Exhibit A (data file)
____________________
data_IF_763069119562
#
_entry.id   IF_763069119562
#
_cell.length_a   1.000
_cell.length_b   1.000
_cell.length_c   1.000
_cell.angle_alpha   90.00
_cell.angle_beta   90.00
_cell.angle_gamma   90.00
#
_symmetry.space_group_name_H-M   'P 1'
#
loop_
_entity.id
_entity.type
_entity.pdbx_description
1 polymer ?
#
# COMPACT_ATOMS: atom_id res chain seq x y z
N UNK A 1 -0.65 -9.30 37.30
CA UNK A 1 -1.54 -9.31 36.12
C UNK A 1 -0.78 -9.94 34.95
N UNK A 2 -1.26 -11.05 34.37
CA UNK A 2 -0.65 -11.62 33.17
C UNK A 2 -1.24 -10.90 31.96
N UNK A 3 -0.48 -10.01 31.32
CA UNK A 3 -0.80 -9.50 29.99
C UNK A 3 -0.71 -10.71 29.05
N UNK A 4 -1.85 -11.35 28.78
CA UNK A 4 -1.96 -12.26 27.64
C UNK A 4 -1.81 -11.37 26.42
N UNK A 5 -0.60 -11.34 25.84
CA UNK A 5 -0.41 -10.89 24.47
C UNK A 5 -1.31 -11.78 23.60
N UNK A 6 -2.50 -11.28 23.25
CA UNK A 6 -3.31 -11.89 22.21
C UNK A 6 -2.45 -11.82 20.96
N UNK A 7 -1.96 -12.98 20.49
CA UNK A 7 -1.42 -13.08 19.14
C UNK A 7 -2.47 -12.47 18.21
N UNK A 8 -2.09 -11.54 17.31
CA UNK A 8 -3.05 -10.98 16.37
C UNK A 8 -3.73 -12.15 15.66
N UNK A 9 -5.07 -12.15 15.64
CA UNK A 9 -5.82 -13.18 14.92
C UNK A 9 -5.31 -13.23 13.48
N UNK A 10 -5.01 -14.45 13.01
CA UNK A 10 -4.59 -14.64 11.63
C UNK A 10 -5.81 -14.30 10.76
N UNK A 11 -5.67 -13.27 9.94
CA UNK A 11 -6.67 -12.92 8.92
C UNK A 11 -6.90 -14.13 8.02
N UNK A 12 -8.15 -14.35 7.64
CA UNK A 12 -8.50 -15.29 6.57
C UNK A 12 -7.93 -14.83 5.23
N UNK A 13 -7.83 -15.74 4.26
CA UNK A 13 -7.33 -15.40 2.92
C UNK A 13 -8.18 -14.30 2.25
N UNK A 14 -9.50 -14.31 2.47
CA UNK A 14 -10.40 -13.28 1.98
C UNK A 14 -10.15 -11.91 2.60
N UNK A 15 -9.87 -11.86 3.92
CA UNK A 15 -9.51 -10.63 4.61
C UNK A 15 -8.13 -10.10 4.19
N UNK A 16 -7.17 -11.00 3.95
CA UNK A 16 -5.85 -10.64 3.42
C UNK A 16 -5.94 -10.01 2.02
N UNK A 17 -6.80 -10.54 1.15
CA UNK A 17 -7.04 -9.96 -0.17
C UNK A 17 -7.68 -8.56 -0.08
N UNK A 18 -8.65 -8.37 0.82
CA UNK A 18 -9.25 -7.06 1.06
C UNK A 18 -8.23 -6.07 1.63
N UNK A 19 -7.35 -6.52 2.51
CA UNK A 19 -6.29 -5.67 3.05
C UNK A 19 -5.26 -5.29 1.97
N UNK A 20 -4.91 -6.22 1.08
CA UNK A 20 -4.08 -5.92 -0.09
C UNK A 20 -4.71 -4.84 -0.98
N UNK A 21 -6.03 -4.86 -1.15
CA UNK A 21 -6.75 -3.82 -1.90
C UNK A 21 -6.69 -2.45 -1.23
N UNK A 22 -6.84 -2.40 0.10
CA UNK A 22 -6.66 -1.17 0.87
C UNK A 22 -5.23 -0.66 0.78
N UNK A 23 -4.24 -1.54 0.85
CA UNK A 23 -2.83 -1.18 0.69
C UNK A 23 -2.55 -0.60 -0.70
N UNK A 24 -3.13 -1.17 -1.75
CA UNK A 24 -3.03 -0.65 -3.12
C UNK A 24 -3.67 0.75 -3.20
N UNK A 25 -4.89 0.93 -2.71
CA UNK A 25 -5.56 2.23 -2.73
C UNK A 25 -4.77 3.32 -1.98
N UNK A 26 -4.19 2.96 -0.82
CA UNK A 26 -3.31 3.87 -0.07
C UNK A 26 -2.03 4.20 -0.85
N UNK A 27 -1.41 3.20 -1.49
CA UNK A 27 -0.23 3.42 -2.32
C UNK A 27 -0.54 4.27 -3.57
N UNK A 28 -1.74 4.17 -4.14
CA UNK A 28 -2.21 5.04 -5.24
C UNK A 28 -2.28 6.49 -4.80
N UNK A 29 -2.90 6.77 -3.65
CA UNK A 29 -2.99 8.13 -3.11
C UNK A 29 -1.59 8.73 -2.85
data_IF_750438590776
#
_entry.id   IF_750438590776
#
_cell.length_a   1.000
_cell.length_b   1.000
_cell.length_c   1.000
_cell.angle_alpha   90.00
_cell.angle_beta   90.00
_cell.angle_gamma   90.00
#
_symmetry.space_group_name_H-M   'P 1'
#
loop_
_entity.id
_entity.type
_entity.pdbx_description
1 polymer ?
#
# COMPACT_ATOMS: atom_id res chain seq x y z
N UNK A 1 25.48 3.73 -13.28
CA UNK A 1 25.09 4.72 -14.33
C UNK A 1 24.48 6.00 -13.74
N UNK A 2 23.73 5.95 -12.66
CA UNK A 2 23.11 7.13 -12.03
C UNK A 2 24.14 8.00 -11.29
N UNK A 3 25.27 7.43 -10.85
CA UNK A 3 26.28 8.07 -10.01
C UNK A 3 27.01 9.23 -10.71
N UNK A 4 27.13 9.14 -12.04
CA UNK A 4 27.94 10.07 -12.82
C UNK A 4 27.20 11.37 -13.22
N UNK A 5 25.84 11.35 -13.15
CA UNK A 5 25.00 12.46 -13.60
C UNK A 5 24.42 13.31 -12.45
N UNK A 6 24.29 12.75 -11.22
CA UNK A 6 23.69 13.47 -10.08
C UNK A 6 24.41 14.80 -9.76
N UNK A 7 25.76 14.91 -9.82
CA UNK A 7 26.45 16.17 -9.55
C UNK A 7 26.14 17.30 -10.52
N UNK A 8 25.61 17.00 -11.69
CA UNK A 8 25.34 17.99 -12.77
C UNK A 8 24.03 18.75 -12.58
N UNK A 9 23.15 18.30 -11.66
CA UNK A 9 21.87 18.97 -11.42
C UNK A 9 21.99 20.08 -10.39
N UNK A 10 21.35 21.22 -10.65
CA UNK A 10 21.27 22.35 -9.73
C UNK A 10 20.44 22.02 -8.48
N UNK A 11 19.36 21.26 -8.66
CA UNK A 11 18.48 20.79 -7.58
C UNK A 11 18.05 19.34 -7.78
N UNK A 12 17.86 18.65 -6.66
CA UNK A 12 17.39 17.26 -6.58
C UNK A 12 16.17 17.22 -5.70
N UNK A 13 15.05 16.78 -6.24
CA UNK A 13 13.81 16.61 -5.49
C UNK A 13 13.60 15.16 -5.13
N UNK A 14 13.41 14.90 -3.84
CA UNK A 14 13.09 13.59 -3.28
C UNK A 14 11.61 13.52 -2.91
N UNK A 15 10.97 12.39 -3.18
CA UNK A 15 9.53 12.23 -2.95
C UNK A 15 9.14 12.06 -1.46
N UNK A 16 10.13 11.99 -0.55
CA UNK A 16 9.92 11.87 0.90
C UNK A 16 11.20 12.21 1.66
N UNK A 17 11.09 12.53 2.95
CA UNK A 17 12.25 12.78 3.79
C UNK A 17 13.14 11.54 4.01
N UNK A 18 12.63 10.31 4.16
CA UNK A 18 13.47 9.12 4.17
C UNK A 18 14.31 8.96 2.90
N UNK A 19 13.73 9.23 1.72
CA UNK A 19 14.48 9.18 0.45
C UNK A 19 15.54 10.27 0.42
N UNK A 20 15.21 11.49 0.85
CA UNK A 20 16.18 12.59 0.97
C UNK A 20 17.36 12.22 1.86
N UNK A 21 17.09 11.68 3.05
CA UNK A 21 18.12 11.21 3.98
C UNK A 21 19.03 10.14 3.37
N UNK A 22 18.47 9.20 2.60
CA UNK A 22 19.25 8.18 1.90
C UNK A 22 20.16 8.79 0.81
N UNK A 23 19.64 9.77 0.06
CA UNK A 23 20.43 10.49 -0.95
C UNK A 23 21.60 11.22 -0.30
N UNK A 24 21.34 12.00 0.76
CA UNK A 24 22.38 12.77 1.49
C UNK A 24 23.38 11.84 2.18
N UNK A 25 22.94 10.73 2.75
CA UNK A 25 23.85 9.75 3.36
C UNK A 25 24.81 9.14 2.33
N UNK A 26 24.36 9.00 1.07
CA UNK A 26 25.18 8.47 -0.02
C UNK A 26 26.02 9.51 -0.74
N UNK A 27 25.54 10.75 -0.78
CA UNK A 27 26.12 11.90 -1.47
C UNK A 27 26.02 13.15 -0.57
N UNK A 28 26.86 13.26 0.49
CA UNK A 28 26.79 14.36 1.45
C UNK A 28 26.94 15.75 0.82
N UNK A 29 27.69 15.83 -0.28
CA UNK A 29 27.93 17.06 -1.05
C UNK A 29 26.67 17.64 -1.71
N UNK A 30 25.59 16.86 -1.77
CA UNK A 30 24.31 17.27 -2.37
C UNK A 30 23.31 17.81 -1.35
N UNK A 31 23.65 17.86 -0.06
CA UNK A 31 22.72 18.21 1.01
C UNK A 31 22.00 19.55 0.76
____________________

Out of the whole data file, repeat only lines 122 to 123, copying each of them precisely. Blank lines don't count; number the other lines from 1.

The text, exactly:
_entity.id
_entity.type